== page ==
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Residents Outraged at Gas Station Project Above Wakulla Springs Water Source

Southwest Georgia Oil Company wants to build a 16-pump facility directly above a groundwater cave that feeds into the Wakulla Springs ecosystem.

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WAKULLA SPRINGS, FLORIDA — Plans to build a gas station complex directly over Chip’s Hole Cave, a blue-water source leading directly to Wakulla Springs, has local residents up in arms.

Wakulla Springs is one of the world’s largest and deepest freshwater springs. Its sapphire waters are home to manatees, alligators and other wildlife – a popular tourist destination for a century.

Now, Southwest Georgia Oil Company wants to build a large 16-pump gas station complex with a car wash and convenience store over a sensitive water source – a cave below the ground that feeds the springs with fresh water.

“If you drop a ping pong ball in this cave, it will pop up in Wakulla Springs eight days later,” says retired Wakulla Springs park manager Pete Scalco, who is part of the coalition fighting the project.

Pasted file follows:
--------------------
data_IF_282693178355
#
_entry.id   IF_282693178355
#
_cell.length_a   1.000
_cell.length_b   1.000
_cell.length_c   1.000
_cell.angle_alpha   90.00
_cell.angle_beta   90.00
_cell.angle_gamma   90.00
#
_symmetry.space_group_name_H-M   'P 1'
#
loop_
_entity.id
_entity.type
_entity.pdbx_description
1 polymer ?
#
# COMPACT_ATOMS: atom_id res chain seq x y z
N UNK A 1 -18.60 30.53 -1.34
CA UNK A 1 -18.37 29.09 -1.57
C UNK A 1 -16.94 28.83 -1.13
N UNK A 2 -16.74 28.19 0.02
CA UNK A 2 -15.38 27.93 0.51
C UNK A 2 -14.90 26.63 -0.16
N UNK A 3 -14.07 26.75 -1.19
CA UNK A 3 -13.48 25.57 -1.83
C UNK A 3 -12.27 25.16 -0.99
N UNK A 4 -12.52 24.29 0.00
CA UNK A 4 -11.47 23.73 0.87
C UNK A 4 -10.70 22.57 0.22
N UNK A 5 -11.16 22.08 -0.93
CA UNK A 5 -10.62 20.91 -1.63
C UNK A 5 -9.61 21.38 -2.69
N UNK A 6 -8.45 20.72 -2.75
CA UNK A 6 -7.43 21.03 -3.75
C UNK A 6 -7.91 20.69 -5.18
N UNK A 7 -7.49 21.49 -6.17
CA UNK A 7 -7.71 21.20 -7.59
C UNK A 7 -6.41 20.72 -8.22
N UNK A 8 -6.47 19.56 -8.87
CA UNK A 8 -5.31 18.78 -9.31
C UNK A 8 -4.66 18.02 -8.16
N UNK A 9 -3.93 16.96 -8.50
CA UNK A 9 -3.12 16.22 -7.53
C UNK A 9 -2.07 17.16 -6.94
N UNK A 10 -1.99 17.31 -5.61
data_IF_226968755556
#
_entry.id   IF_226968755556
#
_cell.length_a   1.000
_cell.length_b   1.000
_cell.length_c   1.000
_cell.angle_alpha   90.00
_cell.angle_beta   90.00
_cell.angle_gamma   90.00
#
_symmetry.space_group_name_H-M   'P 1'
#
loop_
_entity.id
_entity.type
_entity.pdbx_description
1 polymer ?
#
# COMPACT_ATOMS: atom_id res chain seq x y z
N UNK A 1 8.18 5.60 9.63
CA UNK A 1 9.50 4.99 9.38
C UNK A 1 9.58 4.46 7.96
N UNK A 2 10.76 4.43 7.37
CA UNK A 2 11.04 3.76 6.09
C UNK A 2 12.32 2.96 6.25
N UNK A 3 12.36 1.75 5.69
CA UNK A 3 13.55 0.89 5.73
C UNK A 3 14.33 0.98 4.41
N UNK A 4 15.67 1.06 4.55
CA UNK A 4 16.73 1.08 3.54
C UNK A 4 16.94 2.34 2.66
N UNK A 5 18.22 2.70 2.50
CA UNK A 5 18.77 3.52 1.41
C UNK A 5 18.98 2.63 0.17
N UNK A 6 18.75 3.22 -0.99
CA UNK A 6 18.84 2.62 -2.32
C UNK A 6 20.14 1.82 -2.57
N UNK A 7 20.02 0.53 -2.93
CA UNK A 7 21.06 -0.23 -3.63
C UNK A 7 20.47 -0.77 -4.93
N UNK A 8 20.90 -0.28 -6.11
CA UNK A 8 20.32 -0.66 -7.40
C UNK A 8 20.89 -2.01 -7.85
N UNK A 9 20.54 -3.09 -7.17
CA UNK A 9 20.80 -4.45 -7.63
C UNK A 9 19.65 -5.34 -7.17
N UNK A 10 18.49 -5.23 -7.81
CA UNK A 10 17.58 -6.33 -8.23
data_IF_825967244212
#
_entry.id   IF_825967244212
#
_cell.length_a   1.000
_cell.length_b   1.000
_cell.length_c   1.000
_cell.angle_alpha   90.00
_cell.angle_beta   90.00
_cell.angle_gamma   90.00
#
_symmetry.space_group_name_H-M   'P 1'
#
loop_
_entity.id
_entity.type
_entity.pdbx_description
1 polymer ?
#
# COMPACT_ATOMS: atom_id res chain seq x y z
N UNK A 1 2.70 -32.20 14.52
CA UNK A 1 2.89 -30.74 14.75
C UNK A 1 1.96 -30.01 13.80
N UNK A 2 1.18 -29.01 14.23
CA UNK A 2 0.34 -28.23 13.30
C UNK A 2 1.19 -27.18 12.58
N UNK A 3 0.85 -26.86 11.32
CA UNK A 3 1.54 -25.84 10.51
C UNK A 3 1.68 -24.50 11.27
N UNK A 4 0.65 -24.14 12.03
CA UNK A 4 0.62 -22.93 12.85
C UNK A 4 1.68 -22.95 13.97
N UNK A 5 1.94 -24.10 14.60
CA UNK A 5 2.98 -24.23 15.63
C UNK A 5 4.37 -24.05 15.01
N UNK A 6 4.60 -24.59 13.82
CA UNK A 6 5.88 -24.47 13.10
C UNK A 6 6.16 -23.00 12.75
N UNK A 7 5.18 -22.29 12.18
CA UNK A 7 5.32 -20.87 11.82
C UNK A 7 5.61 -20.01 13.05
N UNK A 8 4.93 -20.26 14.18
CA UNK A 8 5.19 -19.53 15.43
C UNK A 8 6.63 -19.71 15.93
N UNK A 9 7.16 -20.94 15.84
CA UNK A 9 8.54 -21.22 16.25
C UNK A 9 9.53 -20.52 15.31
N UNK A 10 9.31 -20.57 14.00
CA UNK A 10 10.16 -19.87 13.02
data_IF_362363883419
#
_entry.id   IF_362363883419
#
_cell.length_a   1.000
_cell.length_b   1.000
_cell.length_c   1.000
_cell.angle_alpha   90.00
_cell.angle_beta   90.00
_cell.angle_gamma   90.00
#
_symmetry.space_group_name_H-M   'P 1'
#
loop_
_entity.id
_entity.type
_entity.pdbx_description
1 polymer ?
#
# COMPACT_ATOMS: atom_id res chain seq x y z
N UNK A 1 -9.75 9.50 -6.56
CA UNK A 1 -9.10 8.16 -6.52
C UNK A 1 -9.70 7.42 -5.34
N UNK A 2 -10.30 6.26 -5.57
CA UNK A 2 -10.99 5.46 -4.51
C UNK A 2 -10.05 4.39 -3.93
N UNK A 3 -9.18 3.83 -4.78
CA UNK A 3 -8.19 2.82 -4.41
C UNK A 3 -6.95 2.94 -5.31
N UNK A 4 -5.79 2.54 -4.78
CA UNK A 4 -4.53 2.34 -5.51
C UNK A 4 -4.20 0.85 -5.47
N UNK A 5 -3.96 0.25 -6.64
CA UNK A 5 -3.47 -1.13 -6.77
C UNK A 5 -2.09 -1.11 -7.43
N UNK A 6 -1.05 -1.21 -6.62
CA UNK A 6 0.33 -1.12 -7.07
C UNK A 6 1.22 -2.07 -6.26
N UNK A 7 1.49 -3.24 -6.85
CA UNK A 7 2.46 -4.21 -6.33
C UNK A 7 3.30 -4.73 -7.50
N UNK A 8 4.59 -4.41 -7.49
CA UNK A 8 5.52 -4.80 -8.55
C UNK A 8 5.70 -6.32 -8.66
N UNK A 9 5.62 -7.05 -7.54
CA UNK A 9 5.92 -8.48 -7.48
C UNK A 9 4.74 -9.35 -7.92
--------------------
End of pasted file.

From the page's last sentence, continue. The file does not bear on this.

“Now they want to put a giant gas tank right on top of it. Nobody knows how stable this cave is. Would all that weight create a sinkhole? Could it collapse after a huge underground fuel tank is installed? Nobody knows,” he says, adding that if any of those things would happen, it would be the end of the Wakulla Springs ecosystem.

“This might be the most serious threat to Wakulla Springs in its thousands of years of existence,” Scalco says.

According to Gil Damon, a former Wakulla boat captain, the county commissioners are trying to push through rezoning of the area so that Southwest Georgia Oil Company can receive a permit to build.

“Wakulla commissioners have inexplicably silenced public input on this. More than 100 opponents came to the last board meeting in support of a citizen-drafted ordinance to protect the groundwater cave. But many were denied the opportunity to share their view when no commissioners would even second a motion to allow discussion,” Damon tells The Florida Standard.

A public hearing is scheduled for this afternoon, Monday at 5 pm at the County Commission Chambers, 29 Arran Road in Crawfordville.

According to the Department of Environmental Protection’s database, there are over 7,000 contaminated sites in the state where leaking storage tanks and other equipment have caused damage to the environment.